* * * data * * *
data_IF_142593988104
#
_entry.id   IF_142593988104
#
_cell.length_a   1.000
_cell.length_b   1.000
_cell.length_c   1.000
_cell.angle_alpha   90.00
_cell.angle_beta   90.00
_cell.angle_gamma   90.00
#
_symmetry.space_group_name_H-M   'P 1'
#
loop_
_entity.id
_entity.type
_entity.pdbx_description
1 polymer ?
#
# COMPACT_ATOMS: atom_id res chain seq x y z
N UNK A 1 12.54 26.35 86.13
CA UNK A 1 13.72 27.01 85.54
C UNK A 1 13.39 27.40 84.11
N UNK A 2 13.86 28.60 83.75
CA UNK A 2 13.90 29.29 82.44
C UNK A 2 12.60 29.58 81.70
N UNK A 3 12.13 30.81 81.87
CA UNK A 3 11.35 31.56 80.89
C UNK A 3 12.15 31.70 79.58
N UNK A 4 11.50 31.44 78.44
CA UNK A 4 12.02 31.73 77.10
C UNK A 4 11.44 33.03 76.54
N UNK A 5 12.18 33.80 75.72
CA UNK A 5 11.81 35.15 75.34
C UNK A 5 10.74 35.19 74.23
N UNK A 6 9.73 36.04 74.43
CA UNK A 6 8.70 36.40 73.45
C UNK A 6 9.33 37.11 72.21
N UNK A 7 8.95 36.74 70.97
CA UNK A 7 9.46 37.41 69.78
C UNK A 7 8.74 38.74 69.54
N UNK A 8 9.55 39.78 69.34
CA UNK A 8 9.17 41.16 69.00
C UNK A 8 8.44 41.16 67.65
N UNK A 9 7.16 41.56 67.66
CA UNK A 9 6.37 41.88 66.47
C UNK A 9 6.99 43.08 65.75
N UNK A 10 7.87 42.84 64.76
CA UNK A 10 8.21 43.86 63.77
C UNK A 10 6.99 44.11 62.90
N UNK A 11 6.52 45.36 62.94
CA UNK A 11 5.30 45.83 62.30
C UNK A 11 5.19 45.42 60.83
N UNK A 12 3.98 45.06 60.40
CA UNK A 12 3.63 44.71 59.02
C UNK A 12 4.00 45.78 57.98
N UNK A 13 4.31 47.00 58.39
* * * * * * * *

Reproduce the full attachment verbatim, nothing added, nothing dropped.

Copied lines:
data_IF_142593988104
#
_entry.id   IF_142593988104
#
_cell.length_a   1.000
_cell.length_b   1.000
_cell.length_c   1.000
_cell.angle_alpha   90.00
_cell.angle_beta   90.00
_cell.angle_gamma   90.00
#
_symmetry.space_group_name_H-M   'P 1'
#
loop_
_entity.id
_entity.type
_entity.pdbx_description
1 polymer ?
#
# COMPACT_ATOMS: atom_id res chain seq x y z
N UNK A 1 12.54 26.35 86.13
CA UNK A 1 13.72 27.01 85.54
C UNK A 1 13.39 27.40 84.11
N UNK A 2 13.86 28.60 83.75
CA UNK A 2 13.90 29.29 82.44
C UNK A 2 12.60 29.58 81.70
N UNK A 3 12.13 30.81 81.87
CA UNK A 3 11.35 31.56 80.89
C UNK A 3 12.15 31.70 79.58
N UNK A 4 11.50 31.44 78.44
CA UNK A 4 12.02 31.73 77.10
C UNK A 4 11.44 33.03 76.54
N UNK A 5 12.18 33.80 75.72
CA UNK A 5 11.81 35.15 75.34
C UNK A 5 10.74 35.19 74.23
N UNK A 6 9.73 36.04 74.43
CA UNK A 6 8.70 36.40 73.45
C UNK A 6 9.33 37.11 72.21
N UNK A 7 8.95 36.74 70.97
CA UNK A 7 9.46 37.41 69.78
C UNK A 7 8.74 38.74 69.54
N UNK A 8 9.55 39.78 69.34
CA UNK A 8 9.17 41.16 69.00
C UNK A 8 8.44 41.16 67.65
N UNK A 9 7.16 41.56 67.66
CA UNK A 9 6.37 41.88 66.47
C UNK A 9 6.99 43.08 65.75
N UNK A 10 7.87 42.84 64.76
CA UNK A 10 8.21 43.86 63.77
C UNK A 10 6.99 44.11 62.90
N UNK A 11 6.52 45.36 62.94
CA UNK A 11 5.30 45.83 62.30
C UNK A 11 5.19 45.42 60.83
N UNK A 12 3.98 45.06 60.40
CA UNK A 12 3.63 44.71 59.02
C UNK A 12 4.00 45.78 57.98
N UNK A 13 4.31 47.00 58.39